Could Aston Martin have a new V12 Vantage in the works?
Aston Martin has been making powerful GT cars for longer than many of its customers can – or care to – remember, with the brand’s signature dish in recent times coming in the form of big capacity V12s and rear-wheel drive.
To many, a V12 Aston Martin is the epitome of cool and the ultimate expression of what a high-end cruiser should be – powerful, fast, comfortable and stylish.
This V12 love affair was kicked off in 1999 when the prestige brand squeezed a fat 5.9-litre 12-cylinder unit under the bonnet of its DB7, replacing the old supercharged 3.2-litre straight-six which had been in service for the preceding five years.
This engine in one form or another would live on in future Aston models for the next 19 years, residing under the bonnet of the DB7, first-generation Vanquish, DB9, DBS, Virage and the second-gen Vanquish.
There was however another application of the ‘AM11’ 12-cylinder, one that few at the time saw coming.
In 2009 Aston Martin released the V12 Vantage; a smaller, more focused and aggressive V12 coupe designed to take the fight to the higher-tier Porsche 911s of the time while the V8 Vantage hassled the base models.
The V12 Vantage and its subsequent variants enjoyed a nine-year production run and then disappeared towards the end of 2018.
Now in 2020, rumours are swirling that a new V12 Vantage could be in the works with Aston Martin Lagonda executive vice-president and chief creative officer Marek Reichman fuelling the fire after the reveal of the super-limited V12 Speedster.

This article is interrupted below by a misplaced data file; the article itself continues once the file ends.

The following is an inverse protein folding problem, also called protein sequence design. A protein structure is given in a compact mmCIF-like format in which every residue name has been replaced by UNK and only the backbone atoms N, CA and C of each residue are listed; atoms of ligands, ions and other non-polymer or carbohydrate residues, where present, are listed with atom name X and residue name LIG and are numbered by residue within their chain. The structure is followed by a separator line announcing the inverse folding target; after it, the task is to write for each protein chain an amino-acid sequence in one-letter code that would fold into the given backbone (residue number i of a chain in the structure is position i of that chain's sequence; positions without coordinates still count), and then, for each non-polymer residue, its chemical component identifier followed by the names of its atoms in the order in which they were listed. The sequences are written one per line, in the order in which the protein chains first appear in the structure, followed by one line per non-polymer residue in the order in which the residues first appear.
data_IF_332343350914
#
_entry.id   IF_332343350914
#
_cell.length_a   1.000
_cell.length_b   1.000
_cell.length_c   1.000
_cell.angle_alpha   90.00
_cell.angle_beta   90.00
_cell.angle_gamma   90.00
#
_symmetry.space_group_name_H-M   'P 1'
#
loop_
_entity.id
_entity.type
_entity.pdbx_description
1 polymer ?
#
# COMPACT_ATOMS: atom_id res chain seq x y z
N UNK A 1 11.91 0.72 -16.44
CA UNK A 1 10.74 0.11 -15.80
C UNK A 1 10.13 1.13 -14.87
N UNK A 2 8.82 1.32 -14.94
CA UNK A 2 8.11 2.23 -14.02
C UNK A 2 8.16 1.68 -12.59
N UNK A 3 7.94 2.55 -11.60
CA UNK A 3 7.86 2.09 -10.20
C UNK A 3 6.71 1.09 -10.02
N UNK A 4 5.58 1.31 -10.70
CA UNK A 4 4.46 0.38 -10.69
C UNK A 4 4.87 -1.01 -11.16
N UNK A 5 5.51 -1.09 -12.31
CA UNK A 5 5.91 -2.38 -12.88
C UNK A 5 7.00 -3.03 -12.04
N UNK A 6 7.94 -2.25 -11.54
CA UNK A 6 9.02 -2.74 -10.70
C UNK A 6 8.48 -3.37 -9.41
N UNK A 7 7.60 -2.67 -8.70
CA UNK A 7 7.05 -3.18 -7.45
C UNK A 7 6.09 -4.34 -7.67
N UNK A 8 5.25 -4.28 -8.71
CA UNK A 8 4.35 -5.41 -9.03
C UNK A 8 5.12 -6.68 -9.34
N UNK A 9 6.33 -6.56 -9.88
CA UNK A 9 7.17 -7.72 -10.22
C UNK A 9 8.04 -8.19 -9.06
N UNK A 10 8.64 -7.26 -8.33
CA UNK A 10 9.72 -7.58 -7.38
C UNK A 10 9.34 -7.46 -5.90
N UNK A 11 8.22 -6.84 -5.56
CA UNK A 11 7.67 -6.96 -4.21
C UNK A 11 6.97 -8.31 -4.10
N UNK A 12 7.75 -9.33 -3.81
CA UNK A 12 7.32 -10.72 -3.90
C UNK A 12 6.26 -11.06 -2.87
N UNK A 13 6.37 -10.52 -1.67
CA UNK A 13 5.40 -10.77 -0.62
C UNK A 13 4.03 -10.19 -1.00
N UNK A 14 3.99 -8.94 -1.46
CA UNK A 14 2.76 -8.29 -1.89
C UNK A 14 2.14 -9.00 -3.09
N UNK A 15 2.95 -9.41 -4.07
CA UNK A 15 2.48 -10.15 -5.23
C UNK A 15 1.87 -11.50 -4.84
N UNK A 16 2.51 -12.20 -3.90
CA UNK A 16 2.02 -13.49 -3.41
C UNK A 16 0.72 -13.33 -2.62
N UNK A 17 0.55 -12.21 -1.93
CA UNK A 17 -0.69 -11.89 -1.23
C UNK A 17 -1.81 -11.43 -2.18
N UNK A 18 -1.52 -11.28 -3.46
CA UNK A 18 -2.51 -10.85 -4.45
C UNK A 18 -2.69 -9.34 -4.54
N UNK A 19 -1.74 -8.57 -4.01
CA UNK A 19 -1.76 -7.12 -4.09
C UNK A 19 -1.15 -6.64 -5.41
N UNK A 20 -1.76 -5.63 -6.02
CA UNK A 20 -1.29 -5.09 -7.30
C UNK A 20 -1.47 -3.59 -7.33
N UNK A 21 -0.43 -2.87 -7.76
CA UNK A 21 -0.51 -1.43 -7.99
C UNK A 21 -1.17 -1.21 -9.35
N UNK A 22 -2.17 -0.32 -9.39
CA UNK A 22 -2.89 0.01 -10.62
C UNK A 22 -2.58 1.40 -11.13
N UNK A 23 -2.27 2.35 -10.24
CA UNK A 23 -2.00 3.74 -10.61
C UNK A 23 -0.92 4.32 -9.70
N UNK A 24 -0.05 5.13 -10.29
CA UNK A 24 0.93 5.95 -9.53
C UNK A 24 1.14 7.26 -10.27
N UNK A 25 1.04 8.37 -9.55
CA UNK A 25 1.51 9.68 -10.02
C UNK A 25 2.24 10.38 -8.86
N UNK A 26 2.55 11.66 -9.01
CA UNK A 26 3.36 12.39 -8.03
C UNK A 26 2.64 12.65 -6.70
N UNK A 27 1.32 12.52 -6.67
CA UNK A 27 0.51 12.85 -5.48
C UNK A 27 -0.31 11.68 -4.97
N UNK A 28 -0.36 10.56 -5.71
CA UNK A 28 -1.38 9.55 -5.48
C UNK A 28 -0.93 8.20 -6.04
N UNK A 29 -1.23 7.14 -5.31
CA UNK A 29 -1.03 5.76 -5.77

“We don’t typically talk about future products, but the philosophy is that it fits, so who knows,” he said.
“One of my favourite cars in our whole line-up we’ve ever done – and I’ve been there 15 years – is the V12 Vantage.
“It’s just one of the most wonderful cars to drive. It’s not the car you’d want to take racing, it’s just something about putting a big engine in a small platform.”
The project is certainly plausible given Aston has a new twin-turbocharged 5.2-litre V12 powering the current DB11 and the Ferrari-targeting DBS Superleggera as well as the roofless Speedster.
In its most potent guise (DBS), the force-fed unit produces 533kW of power and monstrous 900Nm of torque compared to the more sedate but still healthy 447kW and 700Nm in the DB11.
Under the bonnet of the V12 Speedster meanwhile, it churns out 522kW and 753Nm.
For reference, the AMG-sourced twin-turbo 4.0-litre V8 found in the Vantage produces 375kW and 685Nm, meaning the application of any of the three guises should bring a noticeable boost in performance.
Mr Reichman’s love of the old V12 Vantage and its powerplant was echoed by Aston Martin Lagonda Asia-Pacific president Patrik Nilsson, who said V12s remain an important and relevant part of the brand’s line-up.
“Our plan is for them to continue. We keep making them more and more effective,” he said.
“You’ve seen from last generation to this generation that we’ve gone to smaller-sized V8s and V12s with turbochargers on them, so they’re much more environmentally friendly and much more powerful and drink less fuel.
“I think we’ll also identify as a V8 and V12 company. And I know our boss (CEO Andy Palmer) correctly, he will make sure we will be that as long as possible.”
While there has been no official confirmation that a new high end 911 tamer is in the pipeline, Mr Reichman and Mr Nilsson’s comments certainly give us hope.